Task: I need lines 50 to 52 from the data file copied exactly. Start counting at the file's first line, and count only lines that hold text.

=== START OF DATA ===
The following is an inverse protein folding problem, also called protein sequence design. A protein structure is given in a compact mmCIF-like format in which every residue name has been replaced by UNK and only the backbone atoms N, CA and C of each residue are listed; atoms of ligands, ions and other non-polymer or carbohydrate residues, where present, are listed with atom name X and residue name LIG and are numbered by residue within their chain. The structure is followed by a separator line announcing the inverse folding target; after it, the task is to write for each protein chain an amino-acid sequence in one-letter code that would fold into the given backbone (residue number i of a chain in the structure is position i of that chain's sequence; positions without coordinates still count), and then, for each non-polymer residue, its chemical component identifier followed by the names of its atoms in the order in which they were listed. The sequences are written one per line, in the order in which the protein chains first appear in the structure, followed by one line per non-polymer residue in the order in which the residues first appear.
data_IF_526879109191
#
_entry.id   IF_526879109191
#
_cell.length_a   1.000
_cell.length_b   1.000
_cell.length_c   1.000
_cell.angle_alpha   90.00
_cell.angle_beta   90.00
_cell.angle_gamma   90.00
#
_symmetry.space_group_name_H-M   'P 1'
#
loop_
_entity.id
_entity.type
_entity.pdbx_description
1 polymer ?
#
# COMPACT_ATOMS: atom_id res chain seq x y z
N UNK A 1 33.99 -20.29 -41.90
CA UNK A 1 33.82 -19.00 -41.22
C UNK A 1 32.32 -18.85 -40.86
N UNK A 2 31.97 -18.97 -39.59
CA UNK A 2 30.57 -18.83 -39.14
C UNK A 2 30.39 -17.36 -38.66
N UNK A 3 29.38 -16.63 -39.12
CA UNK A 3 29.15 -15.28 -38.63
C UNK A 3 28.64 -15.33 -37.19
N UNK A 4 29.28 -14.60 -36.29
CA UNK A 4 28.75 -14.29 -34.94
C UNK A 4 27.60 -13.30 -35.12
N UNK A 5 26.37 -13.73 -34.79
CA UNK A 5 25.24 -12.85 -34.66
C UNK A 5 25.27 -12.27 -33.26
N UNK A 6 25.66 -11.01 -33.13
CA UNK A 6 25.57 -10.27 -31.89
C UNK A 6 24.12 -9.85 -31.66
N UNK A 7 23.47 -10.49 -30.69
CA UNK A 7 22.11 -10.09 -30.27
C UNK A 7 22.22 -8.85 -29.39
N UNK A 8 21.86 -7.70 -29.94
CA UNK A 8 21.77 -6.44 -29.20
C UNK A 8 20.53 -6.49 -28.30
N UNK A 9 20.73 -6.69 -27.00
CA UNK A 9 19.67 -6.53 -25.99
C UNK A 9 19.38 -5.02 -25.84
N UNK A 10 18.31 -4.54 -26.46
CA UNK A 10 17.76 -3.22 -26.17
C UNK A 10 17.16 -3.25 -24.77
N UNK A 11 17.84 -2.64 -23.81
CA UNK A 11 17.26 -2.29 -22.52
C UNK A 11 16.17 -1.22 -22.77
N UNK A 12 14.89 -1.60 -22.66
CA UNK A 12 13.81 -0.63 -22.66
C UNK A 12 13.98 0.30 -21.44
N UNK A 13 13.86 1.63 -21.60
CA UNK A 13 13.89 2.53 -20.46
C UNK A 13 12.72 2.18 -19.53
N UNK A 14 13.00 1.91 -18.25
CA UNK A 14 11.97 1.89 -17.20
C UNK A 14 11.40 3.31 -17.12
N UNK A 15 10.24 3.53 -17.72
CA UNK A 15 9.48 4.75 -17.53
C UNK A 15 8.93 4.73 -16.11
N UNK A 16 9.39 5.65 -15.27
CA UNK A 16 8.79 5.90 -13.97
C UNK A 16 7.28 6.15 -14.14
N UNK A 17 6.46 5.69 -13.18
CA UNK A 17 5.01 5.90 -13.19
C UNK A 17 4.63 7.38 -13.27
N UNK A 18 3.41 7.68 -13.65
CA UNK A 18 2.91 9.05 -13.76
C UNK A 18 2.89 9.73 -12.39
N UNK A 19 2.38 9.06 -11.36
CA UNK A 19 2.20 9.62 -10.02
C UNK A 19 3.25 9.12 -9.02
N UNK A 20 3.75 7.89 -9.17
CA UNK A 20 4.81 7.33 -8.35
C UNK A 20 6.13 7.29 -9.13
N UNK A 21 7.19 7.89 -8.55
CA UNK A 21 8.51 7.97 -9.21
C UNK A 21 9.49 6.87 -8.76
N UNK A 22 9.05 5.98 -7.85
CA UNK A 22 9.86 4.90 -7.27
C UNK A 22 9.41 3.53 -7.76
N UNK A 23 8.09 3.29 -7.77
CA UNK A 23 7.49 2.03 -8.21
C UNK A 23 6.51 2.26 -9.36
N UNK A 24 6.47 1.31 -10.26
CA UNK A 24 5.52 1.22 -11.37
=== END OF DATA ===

CA UNK A 10 17.76 -3.22 -26.17
C UNK A 10 17.16 -3.25 -24.77
N UNK A 11 17.84 -2.64 -23.81